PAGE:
One evening Jesus decided to leave Capernaum and travel to the other side of the Sea of Galilee.  He and the disciples could have walked around the lake but as that would have taken far too long it was decided to go by boat instead.  The Sea of Galilee was noted for both the suddenness and the ferocity of its squalls and sure enough one struck the little flotilla while they were out in the middle of the lake.  The winds howled and the waves roared and before long the frail little ships were being swamped.  But where was Jesus while all of this was going on?  He was in the stern with his head on a pillow sound asleep!

Now the disciples simply couldn’t believe it; here they were in danger of sinking and there was Jesus sleeping as if he didn’t have a care in the world!  They woke him up and frantically asked:  “Teacher, do you not care if we perish?”  Jesus’ response was to command that the waves and wind be still.  Then, turning to his disciples he asked:  “Why are you afraid?  Have you no faith?”  They however didn’t have an answer.  They finished bailing out the boat and continued on with their journey, all the while wondering, “Who is this man?  Even the winds and the waves obey him!”  Who was this man who could control the most dreaded elements of nature?  What did this man mean for them and their lives?  Indeed what does Jesus mean for us and ours?

In the days following the Second World War the World Council of Churches was formed.  This organization looked long and hard for an appropriate symbol to describe itself.  Inspired by the tempests of the time, a symbol was soon arrived at.  The universal church was depicted as a storm tossed boat with a cross for a mast.  This is an appropriate symbol for the church as it has made its journey down through the ages but the storm tossed boat can also be an appropriate symbol for each one of us as well.

If we want to, we can think of our lives as being like a voyage, and during our voyage we experience all sorts of different conditions.  Sometimes our voyage is a peaceful one.  There is a gentle breeze, the water is calm and there is nothing more exciting than the simple routine of our day to day lives.  At other times our journey can be exciting; the wind picks up and we race across the waves of life bouncing up and down.  And then there are the times when it rains or the winds are against us; we have to tack back and forth just to hold our position, never mind make any headway.  At other times we may be becalmed or perhaps caught in a terrible fog, peering about in the gloom with a rising sense of panic trying to figure out where we are and where we are going.  And then of course there are the times when the storms hit; the winds howl, the waves roar and the water comes crashing in and it seems as if we will surely sink.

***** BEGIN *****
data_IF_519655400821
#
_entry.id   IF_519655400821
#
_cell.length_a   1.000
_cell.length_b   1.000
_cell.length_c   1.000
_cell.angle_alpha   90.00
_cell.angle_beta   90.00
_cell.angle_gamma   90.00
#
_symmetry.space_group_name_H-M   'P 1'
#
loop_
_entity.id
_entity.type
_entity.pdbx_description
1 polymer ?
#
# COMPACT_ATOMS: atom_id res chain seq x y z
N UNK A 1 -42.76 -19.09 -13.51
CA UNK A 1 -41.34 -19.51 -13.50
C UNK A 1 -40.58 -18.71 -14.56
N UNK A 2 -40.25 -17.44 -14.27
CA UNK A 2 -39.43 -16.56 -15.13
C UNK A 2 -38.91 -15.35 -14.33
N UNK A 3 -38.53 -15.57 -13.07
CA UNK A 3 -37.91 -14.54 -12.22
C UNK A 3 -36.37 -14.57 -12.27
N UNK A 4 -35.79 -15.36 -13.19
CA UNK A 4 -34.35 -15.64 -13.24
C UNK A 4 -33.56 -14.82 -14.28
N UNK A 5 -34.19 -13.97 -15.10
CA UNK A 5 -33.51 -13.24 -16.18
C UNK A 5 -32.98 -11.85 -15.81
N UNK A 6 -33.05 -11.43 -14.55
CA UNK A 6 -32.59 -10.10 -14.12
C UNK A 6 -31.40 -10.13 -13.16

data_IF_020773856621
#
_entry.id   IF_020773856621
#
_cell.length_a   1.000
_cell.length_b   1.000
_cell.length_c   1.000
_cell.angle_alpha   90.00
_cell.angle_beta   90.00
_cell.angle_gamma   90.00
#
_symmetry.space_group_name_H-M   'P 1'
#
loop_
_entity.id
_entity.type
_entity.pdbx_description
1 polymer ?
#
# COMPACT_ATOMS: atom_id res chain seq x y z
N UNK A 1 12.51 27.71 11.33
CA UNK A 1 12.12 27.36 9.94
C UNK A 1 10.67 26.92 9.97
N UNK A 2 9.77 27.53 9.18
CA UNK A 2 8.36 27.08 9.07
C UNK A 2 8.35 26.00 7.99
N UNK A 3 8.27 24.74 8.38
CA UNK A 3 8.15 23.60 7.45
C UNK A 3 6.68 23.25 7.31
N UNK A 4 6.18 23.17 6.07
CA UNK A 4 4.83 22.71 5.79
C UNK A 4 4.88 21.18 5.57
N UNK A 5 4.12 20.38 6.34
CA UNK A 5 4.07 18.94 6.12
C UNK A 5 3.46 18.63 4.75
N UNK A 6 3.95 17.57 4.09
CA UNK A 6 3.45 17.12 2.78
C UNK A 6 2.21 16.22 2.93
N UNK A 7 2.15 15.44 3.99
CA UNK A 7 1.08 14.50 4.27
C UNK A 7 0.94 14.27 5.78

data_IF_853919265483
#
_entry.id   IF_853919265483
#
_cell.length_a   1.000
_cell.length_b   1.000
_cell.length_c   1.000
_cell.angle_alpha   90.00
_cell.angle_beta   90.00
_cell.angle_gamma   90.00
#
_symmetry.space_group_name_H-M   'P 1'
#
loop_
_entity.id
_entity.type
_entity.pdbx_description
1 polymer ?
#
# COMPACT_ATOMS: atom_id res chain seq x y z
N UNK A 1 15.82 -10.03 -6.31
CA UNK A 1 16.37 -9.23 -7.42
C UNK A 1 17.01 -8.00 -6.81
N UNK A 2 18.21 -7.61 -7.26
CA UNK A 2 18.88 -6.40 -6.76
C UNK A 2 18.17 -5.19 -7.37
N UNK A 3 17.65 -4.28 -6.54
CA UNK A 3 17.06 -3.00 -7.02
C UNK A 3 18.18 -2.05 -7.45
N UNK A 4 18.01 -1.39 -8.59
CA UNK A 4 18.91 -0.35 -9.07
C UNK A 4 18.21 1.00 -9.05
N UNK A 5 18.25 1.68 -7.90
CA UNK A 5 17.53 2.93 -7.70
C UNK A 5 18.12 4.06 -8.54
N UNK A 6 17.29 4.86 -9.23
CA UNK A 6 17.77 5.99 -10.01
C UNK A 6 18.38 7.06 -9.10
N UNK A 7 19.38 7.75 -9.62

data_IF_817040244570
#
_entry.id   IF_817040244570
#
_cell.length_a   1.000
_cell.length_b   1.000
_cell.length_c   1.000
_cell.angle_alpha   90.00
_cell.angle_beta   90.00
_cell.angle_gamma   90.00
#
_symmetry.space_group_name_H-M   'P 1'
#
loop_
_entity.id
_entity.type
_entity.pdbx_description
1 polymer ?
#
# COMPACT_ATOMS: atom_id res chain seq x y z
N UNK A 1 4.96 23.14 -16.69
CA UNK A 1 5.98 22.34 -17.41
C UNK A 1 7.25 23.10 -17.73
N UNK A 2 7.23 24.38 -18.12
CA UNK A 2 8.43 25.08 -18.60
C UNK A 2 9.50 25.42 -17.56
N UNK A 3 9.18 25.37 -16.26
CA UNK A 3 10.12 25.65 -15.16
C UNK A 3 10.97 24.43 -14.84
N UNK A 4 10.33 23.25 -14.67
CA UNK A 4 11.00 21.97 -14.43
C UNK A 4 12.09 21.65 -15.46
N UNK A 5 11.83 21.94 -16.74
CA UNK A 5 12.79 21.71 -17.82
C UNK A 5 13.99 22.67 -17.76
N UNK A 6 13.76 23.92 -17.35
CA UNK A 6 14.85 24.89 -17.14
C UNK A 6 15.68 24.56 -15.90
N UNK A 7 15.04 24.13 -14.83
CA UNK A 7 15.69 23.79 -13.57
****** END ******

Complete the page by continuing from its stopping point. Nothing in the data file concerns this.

The storms of life take many forms and vary in intensity.  The storm for example may consist of the death of a loved one.  It may consist of ill health perhaps, be it our own, our spouse’s or that of someone else we are close to.  The storm may sometimes consist of a family problem, a problem at work or money issues perhaps.  And of course we are now living through what is for many of us, the storm of a lifetime; the present pandemic.  This storm has had, in so many ways, a negative impact on all of us.  Even now as things appear to be improving with such as more people returning to work and more of the stores reopening, the upset and fear remains.  Can we venture out?  Should we venture out?  When will life get back to ‘normal’ and what will that ‘normal’ look like?  The present crisis has left many of us floundering and when the storms of life strike we might well echo the disciples’ cry, “Teacher, do you not care if we perish?”

Even as we ask this question though, we already know the answer.  The great promise of the gospel is that God does care.  That is why he became one of us in the person of his Son.  That is why even now he joins us through the Spirit, the one whose coming we remember next Sunday at Pentecost.  God most certainly does care.  To be sure, we may not always be able to discern God’s presence but nevertheless it is real; he is present and he is involved.  Of course it takes faith to believe this and to trust in God our Father.